fall into two main categories, programmed and damage-related.Programmed factors follow a biological timetable, perhaps one that might be a continuation of the one that regulates childhood growth and development.Once these factors are accounted for, the optimal body weight above age 65 corresponds to a leaner body mass index of 23 to 27.
fall into two main categories, programmed and damage-related.Programmed factors follow a biological timetable, perhaps one that might be a continuation of the one that regulates childhood growth and development.Once these factors are accounted for, the optimal body weight above age 65 corresponds to a leaner body mass index of 23 to 27.Tags: Professional Dissertation Help ReviewsSample Research Proposal AbstractScience And Technology English EssayName 4 Essays By Thomas PaineBusiness Plan Pro ReviewsThe Deer At Providencia Essay
Ageing is among the greatest known risk factors for most human diseases: of the roughly 150,000 people who die each day across the globe, about two thirds die from age-related causes.
The causes of ageing are uncertain; current theories are assigned to the damage concept, whereby the accumulation of damage (such as DNA oxidation) may cause biological systems to fail, or to the programmed ageing concept, whereby internal processes (such as DNA methylation) may cause ageing.
Programmed ageing should not be confused with programmed cell death (apoptosis).
In 1934, it was discovered that calorie restriction can extend lifespan by 50% in rats and this has motivated research into delaying and preventing ageing.
Older adults, however, may not suffer depression as much as younger adults, and were paradoxically found to have improved mood despite declining physical health.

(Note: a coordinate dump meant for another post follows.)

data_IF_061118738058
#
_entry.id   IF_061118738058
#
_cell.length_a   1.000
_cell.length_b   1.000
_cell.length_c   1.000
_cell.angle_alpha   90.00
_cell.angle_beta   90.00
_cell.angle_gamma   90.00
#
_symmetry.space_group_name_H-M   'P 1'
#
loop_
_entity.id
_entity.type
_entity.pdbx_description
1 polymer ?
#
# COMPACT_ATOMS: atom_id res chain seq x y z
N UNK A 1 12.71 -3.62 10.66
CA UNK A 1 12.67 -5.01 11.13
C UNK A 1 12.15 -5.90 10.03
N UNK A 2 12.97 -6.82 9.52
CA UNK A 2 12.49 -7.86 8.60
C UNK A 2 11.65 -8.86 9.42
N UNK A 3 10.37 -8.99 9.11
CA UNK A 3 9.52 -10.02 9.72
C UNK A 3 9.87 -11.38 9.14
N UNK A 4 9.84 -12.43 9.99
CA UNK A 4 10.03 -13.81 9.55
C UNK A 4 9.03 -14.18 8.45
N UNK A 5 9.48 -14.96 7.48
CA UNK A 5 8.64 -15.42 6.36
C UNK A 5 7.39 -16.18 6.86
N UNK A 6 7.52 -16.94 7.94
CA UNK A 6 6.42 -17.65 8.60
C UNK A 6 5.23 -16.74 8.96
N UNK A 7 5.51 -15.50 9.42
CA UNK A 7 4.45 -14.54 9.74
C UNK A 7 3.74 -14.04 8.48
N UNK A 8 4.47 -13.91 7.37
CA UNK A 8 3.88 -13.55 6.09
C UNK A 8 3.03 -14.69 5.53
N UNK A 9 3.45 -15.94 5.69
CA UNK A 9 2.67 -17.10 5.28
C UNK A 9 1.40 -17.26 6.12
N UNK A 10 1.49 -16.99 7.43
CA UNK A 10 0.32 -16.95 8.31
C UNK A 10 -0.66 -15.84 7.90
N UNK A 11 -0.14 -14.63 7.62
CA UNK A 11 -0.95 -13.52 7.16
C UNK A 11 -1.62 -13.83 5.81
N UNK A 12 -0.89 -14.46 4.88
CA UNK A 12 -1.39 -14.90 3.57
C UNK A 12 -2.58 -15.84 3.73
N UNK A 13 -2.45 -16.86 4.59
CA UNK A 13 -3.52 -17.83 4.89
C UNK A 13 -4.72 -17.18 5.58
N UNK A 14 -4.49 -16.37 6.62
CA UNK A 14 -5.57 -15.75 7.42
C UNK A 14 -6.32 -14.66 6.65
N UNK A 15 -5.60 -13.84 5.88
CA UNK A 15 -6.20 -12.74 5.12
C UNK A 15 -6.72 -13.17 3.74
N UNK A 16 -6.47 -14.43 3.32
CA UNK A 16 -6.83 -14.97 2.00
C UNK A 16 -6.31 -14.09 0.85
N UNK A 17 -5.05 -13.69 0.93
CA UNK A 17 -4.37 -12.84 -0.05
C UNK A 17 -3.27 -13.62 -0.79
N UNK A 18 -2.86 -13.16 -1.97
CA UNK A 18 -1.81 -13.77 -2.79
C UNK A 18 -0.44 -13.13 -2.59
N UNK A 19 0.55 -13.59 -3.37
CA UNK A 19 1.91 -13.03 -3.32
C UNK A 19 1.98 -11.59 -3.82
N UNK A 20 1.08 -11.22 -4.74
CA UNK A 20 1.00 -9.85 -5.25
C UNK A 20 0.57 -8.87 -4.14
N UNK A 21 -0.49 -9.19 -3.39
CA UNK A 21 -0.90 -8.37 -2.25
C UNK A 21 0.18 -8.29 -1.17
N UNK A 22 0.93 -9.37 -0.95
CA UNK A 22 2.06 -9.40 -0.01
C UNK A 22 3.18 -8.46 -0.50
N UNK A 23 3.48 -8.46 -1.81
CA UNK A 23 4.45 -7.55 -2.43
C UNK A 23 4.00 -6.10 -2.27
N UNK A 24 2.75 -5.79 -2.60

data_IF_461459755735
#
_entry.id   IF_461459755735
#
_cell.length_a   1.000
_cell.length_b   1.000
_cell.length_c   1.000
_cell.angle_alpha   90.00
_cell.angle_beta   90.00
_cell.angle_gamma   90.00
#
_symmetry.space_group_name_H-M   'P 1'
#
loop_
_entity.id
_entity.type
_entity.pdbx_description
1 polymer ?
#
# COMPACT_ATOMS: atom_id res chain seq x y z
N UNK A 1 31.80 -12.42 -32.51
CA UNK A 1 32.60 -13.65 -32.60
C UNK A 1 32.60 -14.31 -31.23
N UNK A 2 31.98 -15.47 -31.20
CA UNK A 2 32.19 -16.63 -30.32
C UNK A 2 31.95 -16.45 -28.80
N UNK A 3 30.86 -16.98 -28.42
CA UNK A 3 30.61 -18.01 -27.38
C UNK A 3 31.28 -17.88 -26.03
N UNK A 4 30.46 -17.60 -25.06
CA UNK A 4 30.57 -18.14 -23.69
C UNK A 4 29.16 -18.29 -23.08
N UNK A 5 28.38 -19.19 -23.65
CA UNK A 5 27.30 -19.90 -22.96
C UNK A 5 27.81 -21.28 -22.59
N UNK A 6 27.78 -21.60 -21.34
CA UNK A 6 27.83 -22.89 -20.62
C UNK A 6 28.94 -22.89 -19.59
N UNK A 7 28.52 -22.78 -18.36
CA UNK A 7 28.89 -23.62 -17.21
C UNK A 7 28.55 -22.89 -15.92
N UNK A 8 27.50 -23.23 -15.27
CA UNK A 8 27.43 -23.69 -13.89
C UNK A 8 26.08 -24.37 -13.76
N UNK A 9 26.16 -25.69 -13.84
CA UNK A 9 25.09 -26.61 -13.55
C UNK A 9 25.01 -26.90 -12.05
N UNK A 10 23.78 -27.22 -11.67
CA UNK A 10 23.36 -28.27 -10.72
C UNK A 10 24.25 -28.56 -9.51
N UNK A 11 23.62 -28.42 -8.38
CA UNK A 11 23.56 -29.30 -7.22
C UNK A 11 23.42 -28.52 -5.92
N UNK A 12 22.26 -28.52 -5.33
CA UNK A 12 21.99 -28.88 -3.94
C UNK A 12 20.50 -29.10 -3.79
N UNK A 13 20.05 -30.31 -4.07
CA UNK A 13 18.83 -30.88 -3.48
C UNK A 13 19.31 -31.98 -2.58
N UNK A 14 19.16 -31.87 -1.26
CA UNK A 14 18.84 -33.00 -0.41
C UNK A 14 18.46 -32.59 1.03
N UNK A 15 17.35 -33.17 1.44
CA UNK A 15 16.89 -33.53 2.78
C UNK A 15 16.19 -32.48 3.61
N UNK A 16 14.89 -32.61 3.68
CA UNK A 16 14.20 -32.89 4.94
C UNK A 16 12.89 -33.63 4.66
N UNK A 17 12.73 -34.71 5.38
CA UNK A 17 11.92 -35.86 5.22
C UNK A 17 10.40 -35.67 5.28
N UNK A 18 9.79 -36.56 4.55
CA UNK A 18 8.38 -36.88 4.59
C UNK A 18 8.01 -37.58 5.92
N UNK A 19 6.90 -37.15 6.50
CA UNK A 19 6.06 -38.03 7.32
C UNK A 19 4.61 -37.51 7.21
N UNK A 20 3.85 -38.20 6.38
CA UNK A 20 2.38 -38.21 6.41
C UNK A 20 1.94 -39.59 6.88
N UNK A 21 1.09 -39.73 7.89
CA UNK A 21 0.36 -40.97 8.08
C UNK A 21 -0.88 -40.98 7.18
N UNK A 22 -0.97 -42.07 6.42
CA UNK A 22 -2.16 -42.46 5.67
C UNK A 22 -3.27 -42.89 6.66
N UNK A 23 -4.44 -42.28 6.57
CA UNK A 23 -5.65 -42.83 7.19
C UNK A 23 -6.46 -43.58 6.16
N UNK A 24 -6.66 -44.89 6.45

A distinction can be made between "proximal ageing" (age-based effects that come about because of factors in the recent past) and "distal ageing" (age-based differences that can be traced to a cause in a person's early life, such as childhood poliomyelitis).Individual variations in rate of cognitive decline may therefore be explained in terms of people having different lengths of life.which can lead to isolation and possible depression.To submit proposals to either launch new journals or bring an existing journal to MIT Press, please contact Director for Journals and Open Access, Nick Lindsay at [email protected] To submit an article please follow the submission guidelines for the appropriate journal(s).Ageing or aging (see spelling differences) is the process of becoming older.The term refers especially to human beings, many animals, and fungi, whereas for example bacteria, perennial plants and some simple animals are potentially biologically immortal.In the broader sense, ageing can refer to single cells within an organism which have ceased dividing (cellular senescence) or to the population of a species (population ageing).coli may split into distinguishable daughter cells, which opens the theoretical possibility of "age classes" among bacteria.Even within humans and other mortal species, there are cells with the potential for immortality: cancer cells which have lost the ability to die when maintained in a cell culture such as the He La cell line, The spectrum ranges from mild cognitive impairment to the neurodegenerative diseases of Alzheimer's disease, cerebrovascular disease, Parkinson's disease and Lou Gehrig's disease.In contrast, many species can be considered immortal: for example, bacteria fission to produce daughter cells, strawberry plants grow runners to produce clones of themselves, and animals in the genus Hydra have a regenerative ability by which they avoid dying of old age.Early life forms on Earth, starting at least 3.7 billion years ago, which occurred with the emergence of the fungal/animal kingdoms approximately a billion years ago, and the evolution of seed-producing plants 320 million years ago.